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To our loyal customers:

We hope this message reaches you and your family in safe conditions amid the health concerns affecting our communities.

We are open and our orders are shipping but during this time please allow extra time for your projects. We want to make sure we take the proper steps to ensure the health and safety of our customers and team members. Because of this we cannot currently guarantee the shipping time displayed by our shipping calculator from all of our distribution centers at this time. Please allow a grace period of 2-4 days and plan your projects accordingly. When your order ships you will receive tracking.

We apologize for any inconvenience and appreciate your patience and understanding. If you have any questions or concerns, please contact us for further assistance.

Best regards,

The MR Direct Team


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Down the Drain
March 30, 2016

What's Going Down Your Drain?

An incredible variety of substances are finding their way down household drains across the country, or at least part of the way down. Many are hazardous to the environment, while others will eventually plug the pipes, creating a great deal of inconvenience and expense. To keep your drains clear and the environment safe, it may be helpful to understand what happens to various materials if they end up down your sink drain. And, if you should still ignore the warnings, we can suggest a few tips on how to remove the inevitable clog.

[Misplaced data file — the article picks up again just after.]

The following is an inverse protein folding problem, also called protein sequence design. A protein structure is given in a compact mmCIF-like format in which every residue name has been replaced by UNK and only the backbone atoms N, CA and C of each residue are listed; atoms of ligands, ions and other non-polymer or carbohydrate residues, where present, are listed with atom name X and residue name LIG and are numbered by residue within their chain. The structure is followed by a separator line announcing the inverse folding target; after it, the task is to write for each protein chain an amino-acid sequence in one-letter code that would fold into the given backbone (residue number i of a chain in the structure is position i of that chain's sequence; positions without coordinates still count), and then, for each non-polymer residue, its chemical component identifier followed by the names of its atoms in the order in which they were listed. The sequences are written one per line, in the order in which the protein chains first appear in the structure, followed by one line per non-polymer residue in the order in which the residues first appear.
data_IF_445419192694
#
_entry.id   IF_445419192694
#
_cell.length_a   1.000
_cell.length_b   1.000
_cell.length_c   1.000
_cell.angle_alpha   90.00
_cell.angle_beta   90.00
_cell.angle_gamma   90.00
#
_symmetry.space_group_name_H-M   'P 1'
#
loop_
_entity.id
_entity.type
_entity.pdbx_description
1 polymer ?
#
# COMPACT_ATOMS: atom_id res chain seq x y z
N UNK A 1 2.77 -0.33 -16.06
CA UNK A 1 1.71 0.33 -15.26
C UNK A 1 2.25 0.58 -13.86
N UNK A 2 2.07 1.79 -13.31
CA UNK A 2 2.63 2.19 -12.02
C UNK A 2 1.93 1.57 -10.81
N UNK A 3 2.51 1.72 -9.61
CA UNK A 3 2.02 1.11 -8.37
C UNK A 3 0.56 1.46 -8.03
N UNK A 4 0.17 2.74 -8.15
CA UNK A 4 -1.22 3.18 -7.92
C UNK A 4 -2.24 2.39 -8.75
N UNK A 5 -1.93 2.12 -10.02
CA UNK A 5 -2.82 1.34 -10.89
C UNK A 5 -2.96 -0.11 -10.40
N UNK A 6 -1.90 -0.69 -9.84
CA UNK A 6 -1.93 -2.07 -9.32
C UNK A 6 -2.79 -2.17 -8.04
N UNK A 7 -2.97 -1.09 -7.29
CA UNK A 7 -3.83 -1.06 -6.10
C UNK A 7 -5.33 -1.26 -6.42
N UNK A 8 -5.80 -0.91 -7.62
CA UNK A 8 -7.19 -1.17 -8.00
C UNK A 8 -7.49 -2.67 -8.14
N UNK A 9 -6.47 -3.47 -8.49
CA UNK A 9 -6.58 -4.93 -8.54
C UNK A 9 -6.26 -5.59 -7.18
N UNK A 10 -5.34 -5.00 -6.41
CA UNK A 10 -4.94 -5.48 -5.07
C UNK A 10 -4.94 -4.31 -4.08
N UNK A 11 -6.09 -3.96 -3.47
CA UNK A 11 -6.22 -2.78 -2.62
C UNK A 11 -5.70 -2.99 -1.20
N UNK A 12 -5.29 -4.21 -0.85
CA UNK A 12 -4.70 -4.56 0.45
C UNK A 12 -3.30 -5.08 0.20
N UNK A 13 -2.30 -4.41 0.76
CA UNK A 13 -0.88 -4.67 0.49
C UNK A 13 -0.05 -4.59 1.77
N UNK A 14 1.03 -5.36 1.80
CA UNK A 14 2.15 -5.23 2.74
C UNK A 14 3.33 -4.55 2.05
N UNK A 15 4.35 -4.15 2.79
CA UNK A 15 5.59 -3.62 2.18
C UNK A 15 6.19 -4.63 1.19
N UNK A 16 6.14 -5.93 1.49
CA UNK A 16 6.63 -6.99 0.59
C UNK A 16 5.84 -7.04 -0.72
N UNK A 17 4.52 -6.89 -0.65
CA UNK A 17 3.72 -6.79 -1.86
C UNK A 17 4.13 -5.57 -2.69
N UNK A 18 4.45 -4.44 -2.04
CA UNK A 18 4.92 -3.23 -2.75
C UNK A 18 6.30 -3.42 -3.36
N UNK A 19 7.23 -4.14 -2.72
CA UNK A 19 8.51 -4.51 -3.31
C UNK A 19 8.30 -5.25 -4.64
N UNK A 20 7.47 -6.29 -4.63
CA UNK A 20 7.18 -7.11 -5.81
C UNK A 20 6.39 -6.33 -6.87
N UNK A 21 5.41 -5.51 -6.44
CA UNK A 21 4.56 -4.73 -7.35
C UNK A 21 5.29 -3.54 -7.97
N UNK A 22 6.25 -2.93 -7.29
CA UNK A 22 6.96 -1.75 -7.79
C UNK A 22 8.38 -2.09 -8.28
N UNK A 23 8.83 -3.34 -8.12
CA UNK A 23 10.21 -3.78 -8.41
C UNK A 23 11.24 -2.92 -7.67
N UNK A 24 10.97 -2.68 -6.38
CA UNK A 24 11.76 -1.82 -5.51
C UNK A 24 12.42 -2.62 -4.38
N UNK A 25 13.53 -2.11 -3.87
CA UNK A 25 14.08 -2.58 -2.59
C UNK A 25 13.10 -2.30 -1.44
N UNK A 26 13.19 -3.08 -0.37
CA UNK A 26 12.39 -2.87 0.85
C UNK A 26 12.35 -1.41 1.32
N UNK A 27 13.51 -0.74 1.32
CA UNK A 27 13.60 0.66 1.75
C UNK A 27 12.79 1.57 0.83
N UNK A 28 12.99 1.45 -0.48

Most people are well-aware that hazardous materials such as paint, motor oil, and pesticides should be taken to recycle centers, not poured down a household drain. This includes expired medicines, which should not be flushed or run through the garbage disposal. Not all pharmaceuticals can be properly processed at local waste water treatment plants. As a result, they may end up in our rivers and lakes, and eventually into the natural food chain. Its best to check with your local authorities on how to dispose of these household hazardous wastes in your area.

The list of substances that are prone to plug your kitchen or bathroom plumbing is extensive. Often times the problem begins with an incorrect assumption of how a particular scrap will react in the garbage disposal. If you have a disposal, it is important to know that it is designed to grind most soft food scraps, that's it. Hard items like bones or fruit pits should go into the trash as they can damage the disposals blades. If its paper, wood, plastic, glass or metal, even those little stickers on fruit, its not food and doesn't belong in the disposal. Fibrous foods like celery, corn husks and onion skins, can get tangled and jam the blades. Potato skins are infamous for this, and because their starch turns into a paste it further tends to adhere to the pipe or most anything already stuck in the pipe. Items with the texture of coffee grounds and tea leaves will get through the disposal but can adhere to the pipes further along as well. And watch out for eggshells. Its the membrane inside the shell that can wrap itself around internal components of the disposal while the hard shell gets pulverized into a fine powder that can adhere to existing sticky deposits.